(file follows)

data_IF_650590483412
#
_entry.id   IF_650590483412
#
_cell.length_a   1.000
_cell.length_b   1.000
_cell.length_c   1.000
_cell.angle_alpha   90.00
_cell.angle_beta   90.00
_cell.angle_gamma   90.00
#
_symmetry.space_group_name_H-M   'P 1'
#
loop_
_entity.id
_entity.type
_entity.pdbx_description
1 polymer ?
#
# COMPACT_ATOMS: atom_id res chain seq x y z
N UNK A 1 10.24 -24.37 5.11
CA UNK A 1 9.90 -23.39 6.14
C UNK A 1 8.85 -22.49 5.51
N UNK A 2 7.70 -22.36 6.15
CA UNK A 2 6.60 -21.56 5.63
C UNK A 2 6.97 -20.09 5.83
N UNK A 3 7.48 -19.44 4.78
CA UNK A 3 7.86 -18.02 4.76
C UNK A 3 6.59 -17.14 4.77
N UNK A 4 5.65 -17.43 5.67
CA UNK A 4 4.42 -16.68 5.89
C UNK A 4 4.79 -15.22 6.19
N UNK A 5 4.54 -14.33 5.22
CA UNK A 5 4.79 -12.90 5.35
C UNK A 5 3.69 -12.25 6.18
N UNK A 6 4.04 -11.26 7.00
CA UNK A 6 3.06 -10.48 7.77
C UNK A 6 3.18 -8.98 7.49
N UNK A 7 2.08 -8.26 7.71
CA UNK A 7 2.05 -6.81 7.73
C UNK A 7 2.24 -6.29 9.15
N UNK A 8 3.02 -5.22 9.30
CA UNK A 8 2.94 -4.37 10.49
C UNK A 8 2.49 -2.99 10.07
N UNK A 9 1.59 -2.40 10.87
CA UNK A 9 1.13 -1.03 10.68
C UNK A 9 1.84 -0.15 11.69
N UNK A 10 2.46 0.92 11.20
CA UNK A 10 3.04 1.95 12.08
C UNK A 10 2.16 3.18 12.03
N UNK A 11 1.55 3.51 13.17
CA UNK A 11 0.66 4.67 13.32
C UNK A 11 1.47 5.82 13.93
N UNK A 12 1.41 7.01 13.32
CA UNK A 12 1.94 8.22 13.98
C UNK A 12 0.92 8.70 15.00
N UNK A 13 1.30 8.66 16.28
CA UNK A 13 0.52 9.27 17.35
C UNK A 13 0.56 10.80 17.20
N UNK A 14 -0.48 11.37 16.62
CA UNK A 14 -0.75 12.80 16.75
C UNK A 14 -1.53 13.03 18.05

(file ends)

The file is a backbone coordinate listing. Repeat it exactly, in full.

data_IF_650590483412
#
_entry.id   IF_650590483412
#
_cell.length_a   1.000
_cell.length_b   1.000
_cell.length_c   1.000
_cell.angle_alpha   90.00
_cell.angle_beta   90.00
_cell.angle_gamma   90.00
#
_symmetry.space_group_name_H-M   'P 1'
#
loop_
_entity.id
_entity.type
_entity.pdbx_description
1 polymer ?
#
# COMPACT_ATOMS: atom_id res chain seq x y z
N UNK A 1 10.24 -24.37 5.11
CA UNK A 1 9.90 -23.39 6.14
C UNK A 1 8.85 -22.49 5.51
N UNK A 2 7.70 -22.36 6.15
CA UNK A 2 6.60 -21.56 5.63
C UNK A 2 6.97 -20.09 5.83
N UNK A 3 7.48 -19.44 4.78
CA UNK A 3 7.86 -18.02 4.76
C UNK A 3 6.59 -17.14 4.77
N UNK A 4 5.65 -17.43 5.67
CA UNK A 4 4.42 -16.68 5.89
C UNK A 4 4.79 -15.22 6.19
N UNK A 5 4.54 -14.33 5.22
CA UNK A 5 4.79 -12.90 5.35
C UNK A 5 3.69 -12.25 6.18
N UNK A 6 4.04 -11.26 7.00
CA UNK A 6 3.06 -10.48 7.77
C UNK A 6 3.18 -8.98 7.49
N UNK A 7 2.08 -8.26 7.71
CA UNK A 7 2.05 -6.81 7.73
C UNK A 7 2.24 -6.29 9.15
N UNK A 8 3.02 -5.22 9.30
CA UNK A 8 2.94 -4.37 10.49
C UNK A 8 2.49 -2.99 10.07
N UNK A 9 1.59 -2.40 10.87
CA UNK A 9 1.13 -1.03 10.68
C UNK A 9 1.84 -0.15 11.69
N UNK A 10 2.46 0.92 11.20
CA UNK A 10 3.04 1.95 12.08
C UNK A 10 2.16 3.18 12.03
N UNK A 11 1.55 3.51 13.17
CA UNK A 11 0.66 4.67 13.32
C UNK A 11 1.47 5.82 13.93
N UNK A 12 1.41 7.01 13.32
CA UNK A 12 1.94 8.22 13.98
C UNK A 12 0.92 8.70 15.00
N UNK A 13 1.30 8.66 16.28
CA UNK A 13 0.52 9.27 17.35
C UNK A 13 0.56 10.80 17.20
N UNK A 14 -0.48 11.37 16.62
CA UNK A 14 -0.75 12.80 16.75
C UNK A 14 -1.53 13.03 18.05